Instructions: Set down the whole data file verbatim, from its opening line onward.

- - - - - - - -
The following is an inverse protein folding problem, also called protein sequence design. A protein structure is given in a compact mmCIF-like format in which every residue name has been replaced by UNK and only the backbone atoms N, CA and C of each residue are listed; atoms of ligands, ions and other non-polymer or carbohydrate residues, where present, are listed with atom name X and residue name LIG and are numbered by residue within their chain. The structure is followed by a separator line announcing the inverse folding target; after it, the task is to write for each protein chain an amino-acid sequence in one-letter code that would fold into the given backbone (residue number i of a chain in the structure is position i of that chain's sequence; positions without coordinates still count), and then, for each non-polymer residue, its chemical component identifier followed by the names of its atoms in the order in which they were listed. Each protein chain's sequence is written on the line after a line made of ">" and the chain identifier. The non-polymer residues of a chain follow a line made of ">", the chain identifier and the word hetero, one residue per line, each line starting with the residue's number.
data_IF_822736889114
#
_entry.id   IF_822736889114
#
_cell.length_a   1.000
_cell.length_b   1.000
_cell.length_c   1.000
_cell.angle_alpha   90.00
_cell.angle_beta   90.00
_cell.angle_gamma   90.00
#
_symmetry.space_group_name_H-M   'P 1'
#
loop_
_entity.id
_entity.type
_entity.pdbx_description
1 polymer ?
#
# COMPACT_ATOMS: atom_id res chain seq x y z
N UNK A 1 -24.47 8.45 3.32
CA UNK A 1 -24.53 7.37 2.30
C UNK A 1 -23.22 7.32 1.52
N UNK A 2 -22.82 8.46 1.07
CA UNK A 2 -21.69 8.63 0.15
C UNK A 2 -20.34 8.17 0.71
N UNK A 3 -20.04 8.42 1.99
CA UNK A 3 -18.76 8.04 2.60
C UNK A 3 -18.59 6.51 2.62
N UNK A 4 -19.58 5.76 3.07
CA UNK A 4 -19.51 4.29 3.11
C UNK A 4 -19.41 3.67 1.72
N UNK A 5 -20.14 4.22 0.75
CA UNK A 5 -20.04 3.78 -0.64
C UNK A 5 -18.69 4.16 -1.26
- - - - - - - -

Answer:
The following is an inverse protein folding problem, also called protein sequence design. A protein structure is given in a compact mmCIF-like format in which every residue name has been replaced by UNK and only the backbone atoms N, CA and C of each residue are listed; atoms of ligands, ions and other non-polymer or carbohydrate residues, where present, are listed with atom name X and residue name LIG and are numbered by residue within their chain. The structure is followed by a separator line announcing the inverse folding target; after it, the task is to write for each protein chain an amino-acid sequence in one-letter code that would fold into the given backbone (residue number i of a chain in the structure is position i of that chain's sequence; positions without coordinates still count), and then, for each non-polymer residue, its chemical component identifier followed by the names of its atoms in the order in which they were listed. Each protein chain's sequence is written on the line after a line made of ">" and the chain identifier. The non-polymer residues of a chain follow a line made of ">", the chain identifier and the word hetero, one residue per line, each line starting with the residue's number.
data_IF_822736889114
#
_entry.id   IF_822736889114
#
_cell.length_a   1.000
_cell.length_b   1.000
_cell.length_c   1.000
_cell.angle_alpha   90.00
_cell.angle_beta   90.00
_cell.angle_gamma   90.00
#
_symmetry.space_group_name_H-M   'P 1'
#
loop_
_entity.id
_entity.type
_entity.pdbx_description
1 polymer ?
#
# COMPACT_ATOMS: atom_id res chain seq x y z
N UNK A 1 -24.47 8.45 3.32
CA UNK A 1 -24.53 7.37 2.30
C UNK A 1 -23.22 7.32 1.52
N UNK A 2 -22.82 8.46 1.07
CA UNK A 2 -21.69 8.63 0.15
C UNK A 2 -20.34 8.17 0.71
N UNK A 3 -20.04 8.42 1.99
CA UNK A 3 -18.76 8.04 2.60
C UNK A 3 -18.59 6.51 2.62
N UNK A 4 -19.58 5.76 3.07
CA UNK A 4 -19.51 4.29 3.11
C UNK A 4 -19.41 3.67 1.72
N UNK A 5 -20.14 4.22 0.75
CA UNK A 5 -20.04 3.78 -0.64
C UNK A 5 -18.69 4.16 -1.26